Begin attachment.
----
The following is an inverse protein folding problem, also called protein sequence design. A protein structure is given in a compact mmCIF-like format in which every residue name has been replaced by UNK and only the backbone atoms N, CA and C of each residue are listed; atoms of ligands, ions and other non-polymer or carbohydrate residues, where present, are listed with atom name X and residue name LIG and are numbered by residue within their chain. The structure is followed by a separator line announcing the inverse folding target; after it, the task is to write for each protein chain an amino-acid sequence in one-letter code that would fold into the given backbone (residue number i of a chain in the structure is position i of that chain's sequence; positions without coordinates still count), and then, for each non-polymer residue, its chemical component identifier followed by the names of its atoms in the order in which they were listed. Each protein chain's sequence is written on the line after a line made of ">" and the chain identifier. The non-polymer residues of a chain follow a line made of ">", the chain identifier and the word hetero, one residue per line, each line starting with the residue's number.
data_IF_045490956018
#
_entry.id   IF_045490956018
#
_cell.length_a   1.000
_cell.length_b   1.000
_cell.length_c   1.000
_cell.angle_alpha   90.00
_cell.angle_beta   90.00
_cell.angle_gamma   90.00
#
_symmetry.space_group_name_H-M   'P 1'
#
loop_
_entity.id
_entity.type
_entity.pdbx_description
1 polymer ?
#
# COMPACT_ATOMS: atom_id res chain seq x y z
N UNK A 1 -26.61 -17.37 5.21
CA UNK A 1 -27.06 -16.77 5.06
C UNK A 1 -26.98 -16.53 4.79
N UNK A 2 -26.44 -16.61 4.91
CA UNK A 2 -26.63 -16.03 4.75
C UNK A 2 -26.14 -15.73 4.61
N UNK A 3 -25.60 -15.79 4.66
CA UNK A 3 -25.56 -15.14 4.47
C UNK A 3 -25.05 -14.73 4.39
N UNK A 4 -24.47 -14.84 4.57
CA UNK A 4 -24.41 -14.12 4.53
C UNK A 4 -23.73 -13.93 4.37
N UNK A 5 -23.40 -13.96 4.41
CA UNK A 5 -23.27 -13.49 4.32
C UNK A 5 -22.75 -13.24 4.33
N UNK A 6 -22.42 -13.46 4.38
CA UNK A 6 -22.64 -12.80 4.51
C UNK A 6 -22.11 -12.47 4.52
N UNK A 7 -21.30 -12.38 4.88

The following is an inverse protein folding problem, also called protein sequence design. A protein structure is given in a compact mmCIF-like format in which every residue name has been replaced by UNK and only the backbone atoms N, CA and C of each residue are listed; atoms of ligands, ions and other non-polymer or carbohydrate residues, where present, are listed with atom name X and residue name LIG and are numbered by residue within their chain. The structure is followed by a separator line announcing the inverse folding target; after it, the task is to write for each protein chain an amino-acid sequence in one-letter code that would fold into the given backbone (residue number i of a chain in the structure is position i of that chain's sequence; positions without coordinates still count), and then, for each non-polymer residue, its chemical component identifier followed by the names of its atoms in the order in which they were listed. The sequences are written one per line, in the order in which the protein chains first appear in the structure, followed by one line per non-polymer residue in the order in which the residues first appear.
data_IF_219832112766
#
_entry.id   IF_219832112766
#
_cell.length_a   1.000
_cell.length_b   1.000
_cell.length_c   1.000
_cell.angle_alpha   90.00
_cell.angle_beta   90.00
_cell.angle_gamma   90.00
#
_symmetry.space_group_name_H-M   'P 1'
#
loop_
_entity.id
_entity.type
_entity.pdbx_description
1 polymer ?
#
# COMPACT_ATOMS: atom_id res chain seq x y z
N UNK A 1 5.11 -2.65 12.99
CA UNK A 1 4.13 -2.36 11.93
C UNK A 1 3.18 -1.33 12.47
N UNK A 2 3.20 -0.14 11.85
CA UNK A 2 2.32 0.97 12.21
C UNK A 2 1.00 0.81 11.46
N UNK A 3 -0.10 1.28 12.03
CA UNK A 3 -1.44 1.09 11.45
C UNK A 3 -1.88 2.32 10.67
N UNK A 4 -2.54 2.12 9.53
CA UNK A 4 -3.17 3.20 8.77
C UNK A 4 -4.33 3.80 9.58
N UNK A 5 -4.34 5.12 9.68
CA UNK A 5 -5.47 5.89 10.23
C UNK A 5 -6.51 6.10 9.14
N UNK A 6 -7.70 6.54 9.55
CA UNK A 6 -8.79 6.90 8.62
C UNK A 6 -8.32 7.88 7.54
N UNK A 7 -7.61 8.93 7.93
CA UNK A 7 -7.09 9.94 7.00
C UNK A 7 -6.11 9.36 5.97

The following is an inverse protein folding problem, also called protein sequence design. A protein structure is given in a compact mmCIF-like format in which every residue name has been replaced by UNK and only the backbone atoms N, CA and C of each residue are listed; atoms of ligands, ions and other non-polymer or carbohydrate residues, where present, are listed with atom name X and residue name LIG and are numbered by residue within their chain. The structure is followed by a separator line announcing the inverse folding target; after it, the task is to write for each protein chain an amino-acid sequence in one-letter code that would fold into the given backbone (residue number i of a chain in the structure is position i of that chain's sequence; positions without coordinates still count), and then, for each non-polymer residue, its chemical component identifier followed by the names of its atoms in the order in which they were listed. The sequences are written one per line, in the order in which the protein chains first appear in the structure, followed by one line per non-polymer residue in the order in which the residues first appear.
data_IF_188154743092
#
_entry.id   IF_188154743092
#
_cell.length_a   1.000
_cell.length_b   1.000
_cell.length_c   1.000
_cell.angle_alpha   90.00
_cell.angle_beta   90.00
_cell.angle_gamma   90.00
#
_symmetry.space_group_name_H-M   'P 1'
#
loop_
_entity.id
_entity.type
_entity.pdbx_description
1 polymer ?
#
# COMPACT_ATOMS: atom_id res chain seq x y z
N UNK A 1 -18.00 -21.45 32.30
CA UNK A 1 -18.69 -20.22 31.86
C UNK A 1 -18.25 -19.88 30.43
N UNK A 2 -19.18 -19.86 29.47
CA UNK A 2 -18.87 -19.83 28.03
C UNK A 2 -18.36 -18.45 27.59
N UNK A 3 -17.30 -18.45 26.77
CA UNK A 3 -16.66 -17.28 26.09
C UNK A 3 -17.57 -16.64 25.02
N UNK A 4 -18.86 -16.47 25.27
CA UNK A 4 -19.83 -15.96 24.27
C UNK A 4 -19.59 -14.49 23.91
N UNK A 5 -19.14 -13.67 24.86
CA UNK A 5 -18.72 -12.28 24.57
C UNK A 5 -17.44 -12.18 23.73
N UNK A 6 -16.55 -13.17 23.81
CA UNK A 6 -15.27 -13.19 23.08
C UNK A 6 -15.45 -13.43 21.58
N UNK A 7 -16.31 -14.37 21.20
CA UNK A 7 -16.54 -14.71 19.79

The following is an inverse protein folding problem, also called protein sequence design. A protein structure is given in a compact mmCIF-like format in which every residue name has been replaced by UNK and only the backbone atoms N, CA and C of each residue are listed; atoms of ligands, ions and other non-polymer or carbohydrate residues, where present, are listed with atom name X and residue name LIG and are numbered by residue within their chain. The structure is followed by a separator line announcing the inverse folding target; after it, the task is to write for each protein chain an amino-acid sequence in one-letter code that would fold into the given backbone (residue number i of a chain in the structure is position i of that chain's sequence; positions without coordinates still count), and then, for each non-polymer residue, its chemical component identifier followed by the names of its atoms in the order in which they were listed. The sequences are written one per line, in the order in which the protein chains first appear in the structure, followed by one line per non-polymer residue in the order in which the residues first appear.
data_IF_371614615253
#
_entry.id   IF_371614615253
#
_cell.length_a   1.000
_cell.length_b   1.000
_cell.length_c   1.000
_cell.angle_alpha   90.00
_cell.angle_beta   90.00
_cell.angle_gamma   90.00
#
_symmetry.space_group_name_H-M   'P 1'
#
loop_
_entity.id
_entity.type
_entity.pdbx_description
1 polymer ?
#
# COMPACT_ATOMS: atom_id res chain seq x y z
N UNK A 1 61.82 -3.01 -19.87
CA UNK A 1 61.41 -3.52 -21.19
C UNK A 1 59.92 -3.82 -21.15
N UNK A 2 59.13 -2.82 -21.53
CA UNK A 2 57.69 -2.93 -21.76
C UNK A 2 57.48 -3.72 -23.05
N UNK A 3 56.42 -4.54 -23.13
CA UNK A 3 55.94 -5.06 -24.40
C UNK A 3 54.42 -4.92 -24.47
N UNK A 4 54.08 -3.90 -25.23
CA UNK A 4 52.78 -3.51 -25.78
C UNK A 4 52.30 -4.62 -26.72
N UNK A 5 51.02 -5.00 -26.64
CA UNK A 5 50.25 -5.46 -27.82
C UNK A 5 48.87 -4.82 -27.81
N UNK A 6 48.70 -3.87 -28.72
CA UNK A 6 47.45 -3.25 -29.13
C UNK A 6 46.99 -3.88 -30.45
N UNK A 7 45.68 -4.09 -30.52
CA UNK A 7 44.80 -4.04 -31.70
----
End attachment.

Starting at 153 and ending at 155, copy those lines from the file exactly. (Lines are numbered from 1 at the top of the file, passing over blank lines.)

C UNK A 3 54.42 -4.92 -24.47
N UNK A 4 54.08 -3.90 -25.23
CA UNK A 4 52.78 -3.51 -25.78